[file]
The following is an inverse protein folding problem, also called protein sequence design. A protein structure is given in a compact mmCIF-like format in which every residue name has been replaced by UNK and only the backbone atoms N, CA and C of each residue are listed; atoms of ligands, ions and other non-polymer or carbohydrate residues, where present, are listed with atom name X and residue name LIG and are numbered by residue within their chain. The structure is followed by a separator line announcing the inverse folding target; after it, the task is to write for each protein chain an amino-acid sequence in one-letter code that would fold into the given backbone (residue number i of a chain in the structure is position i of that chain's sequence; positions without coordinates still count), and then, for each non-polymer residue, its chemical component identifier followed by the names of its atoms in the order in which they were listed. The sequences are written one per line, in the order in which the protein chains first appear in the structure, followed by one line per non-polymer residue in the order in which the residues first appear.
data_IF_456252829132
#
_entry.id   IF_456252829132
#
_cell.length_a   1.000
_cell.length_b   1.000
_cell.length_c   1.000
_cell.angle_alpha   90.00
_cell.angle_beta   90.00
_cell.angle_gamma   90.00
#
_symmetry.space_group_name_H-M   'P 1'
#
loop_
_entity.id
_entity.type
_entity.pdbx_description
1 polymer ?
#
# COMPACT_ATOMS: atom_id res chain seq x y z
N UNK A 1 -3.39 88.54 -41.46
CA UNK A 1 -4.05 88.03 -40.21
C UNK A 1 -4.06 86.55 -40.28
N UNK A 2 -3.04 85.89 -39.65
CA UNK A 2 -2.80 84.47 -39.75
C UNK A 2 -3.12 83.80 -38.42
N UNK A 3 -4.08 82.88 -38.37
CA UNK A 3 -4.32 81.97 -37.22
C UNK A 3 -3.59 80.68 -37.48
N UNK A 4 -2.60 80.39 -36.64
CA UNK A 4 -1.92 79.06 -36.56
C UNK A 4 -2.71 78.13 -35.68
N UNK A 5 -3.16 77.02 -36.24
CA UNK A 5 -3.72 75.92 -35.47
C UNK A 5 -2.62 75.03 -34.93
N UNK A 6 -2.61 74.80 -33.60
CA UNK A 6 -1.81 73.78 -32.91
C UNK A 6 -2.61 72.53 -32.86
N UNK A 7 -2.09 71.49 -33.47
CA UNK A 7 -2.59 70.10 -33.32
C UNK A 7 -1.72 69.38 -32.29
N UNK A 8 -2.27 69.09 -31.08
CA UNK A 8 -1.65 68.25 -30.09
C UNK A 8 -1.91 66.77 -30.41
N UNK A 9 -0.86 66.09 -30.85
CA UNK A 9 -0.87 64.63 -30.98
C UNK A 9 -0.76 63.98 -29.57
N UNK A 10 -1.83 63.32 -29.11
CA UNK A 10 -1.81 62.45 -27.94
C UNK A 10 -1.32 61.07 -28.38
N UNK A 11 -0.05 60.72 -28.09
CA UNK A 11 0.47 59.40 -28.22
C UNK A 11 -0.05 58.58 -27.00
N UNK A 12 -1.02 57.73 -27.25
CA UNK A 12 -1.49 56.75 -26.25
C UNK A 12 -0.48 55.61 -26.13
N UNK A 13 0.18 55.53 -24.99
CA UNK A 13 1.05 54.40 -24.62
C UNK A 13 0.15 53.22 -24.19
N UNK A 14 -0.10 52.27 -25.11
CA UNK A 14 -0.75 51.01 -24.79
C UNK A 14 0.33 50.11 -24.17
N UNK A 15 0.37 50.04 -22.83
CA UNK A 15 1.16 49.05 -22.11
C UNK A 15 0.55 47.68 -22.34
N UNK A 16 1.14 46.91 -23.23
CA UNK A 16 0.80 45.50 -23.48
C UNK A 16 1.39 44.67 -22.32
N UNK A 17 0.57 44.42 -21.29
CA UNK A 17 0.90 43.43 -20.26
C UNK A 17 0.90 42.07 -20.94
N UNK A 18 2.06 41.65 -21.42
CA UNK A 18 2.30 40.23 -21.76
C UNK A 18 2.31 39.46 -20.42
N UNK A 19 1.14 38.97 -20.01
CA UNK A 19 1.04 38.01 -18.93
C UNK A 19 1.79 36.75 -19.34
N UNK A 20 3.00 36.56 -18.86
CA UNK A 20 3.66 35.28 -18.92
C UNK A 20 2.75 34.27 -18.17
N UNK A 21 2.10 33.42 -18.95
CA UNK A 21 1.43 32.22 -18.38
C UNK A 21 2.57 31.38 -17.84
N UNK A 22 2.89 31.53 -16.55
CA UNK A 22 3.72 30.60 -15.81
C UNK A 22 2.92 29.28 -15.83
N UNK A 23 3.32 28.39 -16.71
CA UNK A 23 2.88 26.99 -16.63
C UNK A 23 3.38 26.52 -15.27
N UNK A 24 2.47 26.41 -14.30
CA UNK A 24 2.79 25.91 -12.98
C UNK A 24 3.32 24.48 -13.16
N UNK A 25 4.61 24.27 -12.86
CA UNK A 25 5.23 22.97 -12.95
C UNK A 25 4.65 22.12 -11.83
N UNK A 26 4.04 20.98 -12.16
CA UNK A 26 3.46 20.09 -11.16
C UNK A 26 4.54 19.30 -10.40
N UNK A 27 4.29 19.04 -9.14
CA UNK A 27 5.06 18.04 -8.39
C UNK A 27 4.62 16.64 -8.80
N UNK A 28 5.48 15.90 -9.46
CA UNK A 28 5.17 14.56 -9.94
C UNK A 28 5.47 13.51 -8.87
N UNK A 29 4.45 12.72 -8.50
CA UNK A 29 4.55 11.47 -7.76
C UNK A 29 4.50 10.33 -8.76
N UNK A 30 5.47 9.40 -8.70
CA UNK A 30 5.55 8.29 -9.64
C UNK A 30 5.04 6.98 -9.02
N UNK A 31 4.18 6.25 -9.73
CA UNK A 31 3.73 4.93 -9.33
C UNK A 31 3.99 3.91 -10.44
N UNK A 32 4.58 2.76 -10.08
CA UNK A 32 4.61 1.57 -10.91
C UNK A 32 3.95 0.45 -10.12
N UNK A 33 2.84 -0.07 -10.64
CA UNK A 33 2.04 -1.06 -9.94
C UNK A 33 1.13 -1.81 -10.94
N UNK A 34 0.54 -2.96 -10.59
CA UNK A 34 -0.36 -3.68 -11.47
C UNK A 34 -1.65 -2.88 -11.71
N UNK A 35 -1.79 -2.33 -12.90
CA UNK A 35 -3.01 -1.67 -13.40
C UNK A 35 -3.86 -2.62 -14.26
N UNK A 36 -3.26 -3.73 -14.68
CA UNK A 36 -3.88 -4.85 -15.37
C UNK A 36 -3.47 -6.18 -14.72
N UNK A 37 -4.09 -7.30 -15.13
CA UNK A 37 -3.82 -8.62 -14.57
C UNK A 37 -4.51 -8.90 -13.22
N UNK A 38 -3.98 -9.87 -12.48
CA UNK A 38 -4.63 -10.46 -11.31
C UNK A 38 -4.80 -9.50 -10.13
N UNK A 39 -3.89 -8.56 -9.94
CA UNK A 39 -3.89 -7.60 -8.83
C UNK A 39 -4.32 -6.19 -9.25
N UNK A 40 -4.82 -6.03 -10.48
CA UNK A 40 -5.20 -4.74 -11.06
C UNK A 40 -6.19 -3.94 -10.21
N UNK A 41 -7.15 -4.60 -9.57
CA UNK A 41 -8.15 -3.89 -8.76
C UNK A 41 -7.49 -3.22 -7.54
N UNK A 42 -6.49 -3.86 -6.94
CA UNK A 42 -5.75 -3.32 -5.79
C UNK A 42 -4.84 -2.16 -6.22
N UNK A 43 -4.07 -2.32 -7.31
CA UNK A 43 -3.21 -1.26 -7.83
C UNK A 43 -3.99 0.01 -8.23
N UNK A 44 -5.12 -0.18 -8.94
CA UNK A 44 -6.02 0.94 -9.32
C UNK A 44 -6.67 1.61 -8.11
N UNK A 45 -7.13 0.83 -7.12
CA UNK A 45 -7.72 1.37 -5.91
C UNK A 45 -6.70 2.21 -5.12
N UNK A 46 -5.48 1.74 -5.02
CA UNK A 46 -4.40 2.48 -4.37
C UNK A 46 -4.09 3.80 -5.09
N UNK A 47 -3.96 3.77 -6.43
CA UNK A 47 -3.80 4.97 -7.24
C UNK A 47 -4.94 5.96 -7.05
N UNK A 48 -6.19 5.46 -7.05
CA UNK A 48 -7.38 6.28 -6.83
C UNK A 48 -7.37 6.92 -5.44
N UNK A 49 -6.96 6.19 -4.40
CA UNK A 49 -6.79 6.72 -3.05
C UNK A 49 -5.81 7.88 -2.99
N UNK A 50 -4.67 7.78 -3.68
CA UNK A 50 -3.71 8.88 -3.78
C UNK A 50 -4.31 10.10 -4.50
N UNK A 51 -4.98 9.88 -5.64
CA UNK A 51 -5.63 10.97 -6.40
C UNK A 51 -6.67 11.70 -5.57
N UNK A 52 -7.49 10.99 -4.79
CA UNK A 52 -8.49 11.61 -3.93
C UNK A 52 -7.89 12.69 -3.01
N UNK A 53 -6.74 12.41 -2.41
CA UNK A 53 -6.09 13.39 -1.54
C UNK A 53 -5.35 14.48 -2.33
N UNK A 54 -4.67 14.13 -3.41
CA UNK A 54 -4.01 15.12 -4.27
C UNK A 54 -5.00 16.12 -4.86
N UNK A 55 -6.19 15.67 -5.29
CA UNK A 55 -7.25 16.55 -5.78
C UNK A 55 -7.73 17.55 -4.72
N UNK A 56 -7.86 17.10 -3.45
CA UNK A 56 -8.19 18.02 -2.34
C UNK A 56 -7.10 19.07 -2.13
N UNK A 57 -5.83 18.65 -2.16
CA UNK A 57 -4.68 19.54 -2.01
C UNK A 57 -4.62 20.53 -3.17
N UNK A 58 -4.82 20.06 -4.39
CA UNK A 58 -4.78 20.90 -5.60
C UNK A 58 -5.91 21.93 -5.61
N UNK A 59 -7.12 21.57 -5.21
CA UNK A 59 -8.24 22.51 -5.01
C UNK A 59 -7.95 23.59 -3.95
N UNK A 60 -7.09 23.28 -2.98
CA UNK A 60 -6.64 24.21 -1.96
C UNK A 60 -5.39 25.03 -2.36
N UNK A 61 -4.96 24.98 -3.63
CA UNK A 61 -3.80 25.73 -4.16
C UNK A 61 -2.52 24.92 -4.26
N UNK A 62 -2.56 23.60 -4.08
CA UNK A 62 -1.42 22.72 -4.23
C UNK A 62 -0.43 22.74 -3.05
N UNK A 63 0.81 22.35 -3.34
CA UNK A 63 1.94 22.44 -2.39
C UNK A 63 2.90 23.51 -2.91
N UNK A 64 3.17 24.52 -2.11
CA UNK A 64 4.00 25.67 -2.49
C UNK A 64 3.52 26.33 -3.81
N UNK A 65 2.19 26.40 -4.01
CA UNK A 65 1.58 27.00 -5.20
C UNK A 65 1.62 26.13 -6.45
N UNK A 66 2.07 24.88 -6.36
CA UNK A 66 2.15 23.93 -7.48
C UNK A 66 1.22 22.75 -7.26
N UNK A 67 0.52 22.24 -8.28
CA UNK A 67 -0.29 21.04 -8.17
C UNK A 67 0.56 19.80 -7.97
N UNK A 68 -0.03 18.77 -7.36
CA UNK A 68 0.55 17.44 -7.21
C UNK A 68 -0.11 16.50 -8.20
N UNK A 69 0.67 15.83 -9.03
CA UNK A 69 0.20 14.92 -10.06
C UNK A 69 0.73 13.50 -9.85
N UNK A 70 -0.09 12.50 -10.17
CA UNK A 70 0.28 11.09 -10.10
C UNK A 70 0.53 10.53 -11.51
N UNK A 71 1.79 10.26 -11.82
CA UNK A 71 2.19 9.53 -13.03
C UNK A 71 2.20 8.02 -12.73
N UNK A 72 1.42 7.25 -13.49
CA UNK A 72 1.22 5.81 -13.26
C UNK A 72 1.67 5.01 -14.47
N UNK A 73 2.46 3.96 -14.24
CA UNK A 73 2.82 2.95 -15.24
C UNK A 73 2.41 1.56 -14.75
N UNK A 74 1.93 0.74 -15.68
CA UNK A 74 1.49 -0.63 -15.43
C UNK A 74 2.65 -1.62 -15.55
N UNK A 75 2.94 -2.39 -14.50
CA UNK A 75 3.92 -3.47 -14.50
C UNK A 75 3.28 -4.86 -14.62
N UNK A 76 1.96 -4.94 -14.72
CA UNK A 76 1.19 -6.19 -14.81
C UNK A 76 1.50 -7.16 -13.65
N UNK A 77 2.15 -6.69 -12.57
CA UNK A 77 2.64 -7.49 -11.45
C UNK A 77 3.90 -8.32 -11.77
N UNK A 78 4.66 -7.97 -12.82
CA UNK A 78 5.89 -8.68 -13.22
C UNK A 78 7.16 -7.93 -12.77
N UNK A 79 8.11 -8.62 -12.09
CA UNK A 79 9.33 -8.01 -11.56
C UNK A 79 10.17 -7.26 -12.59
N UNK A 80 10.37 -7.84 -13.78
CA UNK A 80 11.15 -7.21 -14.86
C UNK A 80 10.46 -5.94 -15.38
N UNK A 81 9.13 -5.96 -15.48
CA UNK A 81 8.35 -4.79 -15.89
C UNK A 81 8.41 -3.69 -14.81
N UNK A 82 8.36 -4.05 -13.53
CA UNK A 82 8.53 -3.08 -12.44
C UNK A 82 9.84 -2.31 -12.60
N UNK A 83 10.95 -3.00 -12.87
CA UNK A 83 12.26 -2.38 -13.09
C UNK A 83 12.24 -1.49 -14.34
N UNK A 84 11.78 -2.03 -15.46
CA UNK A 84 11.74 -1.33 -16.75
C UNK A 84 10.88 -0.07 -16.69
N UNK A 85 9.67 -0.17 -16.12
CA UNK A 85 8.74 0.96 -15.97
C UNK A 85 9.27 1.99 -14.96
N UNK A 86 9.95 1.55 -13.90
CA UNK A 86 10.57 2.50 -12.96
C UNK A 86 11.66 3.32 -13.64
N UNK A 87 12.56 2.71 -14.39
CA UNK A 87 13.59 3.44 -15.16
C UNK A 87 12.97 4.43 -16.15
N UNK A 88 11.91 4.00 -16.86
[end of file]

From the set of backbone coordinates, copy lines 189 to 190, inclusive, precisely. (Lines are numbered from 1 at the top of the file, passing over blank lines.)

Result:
C UNK A 56 -7.10 19.07 -2.13
N UNK A 57 -5.83 18.65 -2.16